All animals coexist with myriad commensal microorganisms in a symbiotic relationship that plays a key role in health and disease. Continuous commensal-host interactions profoundly affect the development and regulation of the host's immune system. The complex interaction of the commensal microbiota with the immune system is a topic of substantial interest. An understanding of these interactions and the mechanisms through which commensal microbes actively shape host immunity may yield new insights into the pathogenesis of many immune-mediated diseases and lead to new prophylactic and therapeutic interventions. This review examines recent advances in this field and their potential implications not just for the colonized tissues but also for the entire immune system.
Bacterial lipopolysaccharides (LPSs) are ubiquitous molecules that are prominent components of the outer membranes of most gram-negative bacteria. Genetic and structural characterizations of Francisella LPS have revealed substantial differences when compared to more commonly studied LPSs of the Enterobacteriaceae. This review discusses both the general characteristics and the unusual features of Francisella LPS.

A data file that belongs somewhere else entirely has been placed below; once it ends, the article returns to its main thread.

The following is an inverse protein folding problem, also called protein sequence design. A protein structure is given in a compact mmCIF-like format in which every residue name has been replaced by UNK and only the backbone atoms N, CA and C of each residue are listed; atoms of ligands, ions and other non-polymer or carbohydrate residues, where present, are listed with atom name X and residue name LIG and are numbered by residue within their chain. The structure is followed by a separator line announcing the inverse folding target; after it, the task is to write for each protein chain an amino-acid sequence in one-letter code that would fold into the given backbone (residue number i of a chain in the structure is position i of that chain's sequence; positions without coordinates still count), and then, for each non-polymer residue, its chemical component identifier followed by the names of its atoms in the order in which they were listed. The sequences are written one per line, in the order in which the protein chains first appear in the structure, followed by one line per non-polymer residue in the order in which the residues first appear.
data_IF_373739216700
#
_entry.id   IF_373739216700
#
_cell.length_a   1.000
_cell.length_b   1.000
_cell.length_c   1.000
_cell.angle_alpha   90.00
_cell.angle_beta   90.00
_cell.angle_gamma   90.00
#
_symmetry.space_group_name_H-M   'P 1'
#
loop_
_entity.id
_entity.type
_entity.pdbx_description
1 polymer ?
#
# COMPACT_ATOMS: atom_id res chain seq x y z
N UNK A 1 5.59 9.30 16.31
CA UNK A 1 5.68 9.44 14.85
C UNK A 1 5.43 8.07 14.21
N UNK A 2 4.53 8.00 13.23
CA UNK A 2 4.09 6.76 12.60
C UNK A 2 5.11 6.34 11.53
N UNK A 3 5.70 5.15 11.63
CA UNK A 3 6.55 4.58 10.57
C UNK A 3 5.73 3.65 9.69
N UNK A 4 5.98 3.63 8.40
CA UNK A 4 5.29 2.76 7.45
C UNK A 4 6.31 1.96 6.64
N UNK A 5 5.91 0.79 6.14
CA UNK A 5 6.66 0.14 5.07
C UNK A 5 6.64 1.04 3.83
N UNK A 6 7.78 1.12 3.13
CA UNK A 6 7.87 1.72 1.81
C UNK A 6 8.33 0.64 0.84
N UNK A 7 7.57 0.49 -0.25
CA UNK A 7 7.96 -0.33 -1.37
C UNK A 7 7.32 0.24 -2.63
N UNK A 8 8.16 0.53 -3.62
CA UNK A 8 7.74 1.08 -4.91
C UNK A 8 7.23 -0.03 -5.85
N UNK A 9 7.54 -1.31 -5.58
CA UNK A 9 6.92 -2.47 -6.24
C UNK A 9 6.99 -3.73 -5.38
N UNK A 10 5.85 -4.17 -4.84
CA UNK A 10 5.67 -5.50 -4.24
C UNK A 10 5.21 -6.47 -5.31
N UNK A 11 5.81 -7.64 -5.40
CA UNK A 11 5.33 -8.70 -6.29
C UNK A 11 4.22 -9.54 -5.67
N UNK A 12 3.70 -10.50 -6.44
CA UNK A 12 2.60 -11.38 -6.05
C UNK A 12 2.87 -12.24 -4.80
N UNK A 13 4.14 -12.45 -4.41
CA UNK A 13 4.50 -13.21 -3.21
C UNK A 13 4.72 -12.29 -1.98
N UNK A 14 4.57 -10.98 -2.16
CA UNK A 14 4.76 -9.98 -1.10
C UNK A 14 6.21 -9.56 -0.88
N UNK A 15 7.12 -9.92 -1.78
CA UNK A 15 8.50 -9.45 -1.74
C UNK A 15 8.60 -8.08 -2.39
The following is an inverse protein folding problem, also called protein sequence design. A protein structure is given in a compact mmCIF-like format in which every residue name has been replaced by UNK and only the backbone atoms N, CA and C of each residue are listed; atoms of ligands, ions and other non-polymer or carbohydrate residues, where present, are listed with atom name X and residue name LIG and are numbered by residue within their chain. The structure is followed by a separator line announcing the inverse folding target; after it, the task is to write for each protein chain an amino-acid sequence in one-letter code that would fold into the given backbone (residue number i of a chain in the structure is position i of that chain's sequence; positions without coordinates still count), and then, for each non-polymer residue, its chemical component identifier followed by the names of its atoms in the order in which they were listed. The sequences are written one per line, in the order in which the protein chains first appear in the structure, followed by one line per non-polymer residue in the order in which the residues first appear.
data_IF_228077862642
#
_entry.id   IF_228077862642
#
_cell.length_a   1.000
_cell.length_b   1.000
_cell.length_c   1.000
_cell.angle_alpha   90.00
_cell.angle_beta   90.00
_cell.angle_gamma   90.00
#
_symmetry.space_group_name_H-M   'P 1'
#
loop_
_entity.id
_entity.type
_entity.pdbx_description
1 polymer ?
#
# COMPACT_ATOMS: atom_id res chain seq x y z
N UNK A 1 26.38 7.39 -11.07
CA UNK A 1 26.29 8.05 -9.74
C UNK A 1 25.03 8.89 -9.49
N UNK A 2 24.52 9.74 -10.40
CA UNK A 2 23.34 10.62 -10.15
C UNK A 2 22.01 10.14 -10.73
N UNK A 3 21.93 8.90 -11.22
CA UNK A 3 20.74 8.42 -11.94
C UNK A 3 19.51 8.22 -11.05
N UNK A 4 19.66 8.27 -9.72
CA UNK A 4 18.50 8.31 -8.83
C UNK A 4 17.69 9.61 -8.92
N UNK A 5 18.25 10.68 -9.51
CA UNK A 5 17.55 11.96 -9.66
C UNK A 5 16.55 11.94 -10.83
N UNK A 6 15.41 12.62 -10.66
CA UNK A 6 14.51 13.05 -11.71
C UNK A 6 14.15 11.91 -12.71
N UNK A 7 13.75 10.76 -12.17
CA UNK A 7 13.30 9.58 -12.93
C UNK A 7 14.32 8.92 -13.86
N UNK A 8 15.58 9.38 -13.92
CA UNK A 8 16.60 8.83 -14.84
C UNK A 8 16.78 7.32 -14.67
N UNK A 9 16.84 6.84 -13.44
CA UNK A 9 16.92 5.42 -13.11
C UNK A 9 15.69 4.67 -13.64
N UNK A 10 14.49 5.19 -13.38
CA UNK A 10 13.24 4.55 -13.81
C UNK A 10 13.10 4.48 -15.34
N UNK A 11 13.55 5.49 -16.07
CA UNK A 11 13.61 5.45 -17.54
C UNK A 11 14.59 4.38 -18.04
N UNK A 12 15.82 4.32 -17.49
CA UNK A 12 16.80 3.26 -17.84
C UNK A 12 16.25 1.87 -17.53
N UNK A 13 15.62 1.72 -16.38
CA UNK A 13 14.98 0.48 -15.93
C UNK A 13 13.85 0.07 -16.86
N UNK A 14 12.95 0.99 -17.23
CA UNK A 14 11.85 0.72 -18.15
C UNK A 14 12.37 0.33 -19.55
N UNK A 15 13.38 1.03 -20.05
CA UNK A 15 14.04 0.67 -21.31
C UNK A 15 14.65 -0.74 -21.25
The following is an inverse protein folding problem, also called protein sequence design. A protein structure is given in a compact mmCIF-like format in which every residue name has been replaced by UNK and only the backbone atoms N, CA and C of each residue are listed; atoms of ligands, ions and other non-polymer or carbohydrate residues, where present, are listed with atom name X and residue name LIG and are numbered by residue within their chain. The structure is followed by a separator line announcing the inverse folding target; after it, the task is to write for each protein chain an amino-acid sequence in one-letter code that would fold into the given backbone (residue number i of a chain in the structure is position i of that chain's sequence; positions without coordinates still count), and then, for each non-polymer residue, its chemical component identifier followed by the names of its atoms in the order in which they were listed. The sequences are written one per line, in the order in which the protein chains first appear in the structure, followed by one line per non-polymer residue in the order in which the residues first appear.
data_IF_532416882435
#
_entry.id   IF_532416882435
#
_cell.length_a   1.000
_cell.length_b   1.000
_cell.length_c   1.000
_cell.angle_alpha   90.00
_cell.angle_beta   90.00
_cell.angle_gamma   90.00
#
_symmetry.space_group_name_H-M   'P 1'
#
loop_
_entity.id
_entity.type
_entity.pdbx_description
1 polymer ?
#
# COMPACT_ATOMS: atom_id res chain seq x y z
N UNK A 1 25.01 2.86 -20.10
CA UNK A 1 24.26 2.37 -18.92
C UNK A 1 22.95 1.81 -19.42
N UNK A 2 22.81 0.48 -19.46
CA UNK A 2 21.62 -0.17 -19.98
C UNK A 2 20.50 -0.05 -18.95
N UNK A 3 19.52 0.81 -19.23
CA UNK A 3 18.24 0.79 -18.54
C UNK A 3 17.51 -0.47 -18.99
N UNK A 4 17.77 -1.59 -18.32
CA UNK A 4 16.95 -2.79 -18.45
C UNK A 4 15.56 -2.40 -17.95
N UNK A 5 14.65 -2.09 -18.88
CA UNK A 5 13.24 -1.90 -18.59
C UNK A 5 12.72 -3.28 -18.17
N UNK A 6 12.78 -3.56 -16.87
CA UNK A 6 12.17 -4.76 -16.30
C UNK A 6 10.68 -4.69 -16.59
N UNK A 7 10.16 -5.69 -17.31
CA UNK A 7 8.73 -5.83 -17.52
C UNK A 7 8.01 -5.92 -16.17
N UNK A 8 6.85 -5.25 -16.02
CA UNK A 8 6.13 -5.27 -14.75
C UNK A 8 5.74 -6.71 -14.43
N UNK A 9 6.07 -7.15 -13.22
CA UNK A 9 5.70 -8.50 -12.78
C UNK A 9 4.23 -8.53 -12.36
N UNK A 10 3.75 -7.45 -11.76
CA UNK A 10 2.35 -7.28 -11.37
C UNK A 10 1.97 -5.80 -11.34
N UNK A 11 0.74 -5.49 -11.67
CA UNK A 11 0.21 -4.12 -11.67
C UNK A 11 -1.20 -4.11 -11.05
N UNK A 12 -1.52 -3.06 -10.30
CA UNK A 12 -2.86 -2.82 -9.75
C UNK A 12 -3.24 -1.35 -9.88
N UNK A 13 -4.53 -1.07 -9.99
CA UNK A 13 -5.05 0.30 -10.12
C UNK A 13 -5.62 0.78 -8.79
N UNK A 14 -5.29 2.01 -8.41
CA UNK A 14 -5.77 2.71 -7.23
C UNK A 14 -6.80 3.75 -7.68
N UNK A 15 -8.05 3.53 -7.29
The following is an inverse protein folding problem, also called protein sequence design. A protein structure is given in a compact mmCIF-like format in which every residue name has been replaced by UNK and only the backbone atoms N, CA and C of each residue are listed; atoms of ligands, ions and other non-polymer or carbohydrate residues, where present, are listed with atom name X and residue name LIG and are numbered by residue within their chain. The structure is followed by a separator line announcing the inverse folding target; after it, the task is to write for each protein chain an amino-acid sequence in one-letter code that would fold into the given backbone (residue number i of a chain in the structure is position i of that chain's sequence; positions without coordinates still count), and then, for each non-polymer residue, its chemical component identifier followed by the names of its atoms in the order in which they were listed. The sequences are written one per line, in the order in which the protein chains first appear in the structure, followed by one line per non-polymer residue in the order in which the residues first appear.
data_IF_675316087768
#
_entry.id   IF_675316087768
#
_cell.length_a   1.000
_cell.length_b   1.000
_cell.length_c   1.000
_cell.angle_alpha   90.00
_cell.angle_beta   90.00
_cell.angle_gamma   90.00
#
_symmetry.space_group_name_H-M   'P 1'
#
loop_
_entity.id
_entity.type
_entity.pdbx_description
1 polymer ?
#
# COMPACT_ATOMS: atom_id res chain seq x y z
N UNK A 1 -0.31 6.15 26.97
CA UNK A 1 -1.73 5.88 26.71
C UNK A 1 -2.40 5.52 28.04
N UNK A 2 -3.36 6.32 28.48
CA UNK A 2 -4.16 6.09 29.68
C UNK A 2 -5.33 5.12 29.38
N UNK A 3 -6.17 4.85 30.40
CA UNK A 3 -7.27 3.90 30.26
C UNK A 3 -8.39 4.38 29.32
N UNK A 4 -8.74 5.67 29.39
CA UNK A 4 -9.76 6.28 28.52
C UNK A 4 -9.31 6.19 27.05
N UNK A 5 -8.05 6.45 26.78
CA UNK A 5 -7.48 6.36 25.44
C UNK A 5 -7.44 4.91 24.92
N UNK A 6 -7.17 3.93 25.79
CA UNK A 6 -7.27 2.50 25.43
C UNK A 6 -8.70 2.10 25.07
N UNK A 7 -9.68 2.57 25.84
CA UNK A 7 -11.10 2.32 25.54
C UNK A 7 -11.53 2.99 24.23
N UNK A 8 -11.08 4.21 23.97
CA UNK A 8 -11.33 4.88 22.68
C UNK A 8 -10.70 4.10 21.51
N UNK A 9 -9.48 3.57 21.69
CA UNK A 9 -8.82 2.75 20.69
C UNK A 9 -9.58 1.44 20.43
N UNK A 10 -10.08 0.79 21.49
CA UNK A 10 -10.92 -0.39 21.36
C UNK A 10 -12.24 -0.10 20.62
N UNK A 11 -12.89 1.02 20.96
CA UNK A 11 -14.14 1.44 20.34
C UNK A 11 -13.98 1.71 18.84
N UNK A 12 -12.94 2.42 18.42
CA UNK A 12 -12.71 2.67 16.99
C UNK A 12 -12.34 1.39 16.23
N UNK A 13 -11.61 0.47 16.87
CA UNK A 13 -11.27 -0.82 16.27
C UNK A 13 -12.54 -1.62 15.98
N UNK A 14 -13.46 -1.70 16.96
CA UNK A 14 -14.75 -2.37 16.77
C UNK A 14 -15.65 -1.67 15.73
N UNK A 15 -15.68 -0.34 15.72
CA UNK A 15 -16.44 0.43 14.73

Exposure to microbes during early childhood is associated with protection from immune-mediated diseases such as inflammatory bowel disease (IBD) and asthma. Here, we show that in germ-free (GF) mice, invariant natural killer T (iNKT) cells accumulate in the colonic lamina propria and lung, resulting in increased morbidity in models of IBD and allergic asthma as compared with that of specific pathogen-free mice. This was associated with increased intestinal and pulmonary expression of the chemokine ligand CXCL16, which was associated with increased mucosal iNKT cells. Colonization of neonatal-but not adult-GF mice with a conventional microbiota protected the animals from mucosal iNKT accumulation and related pathology. These results indicate that age-sensitive contact with commensal microbes is critical for establishing mucosal iNKT cell tolerance to later environmental exposures.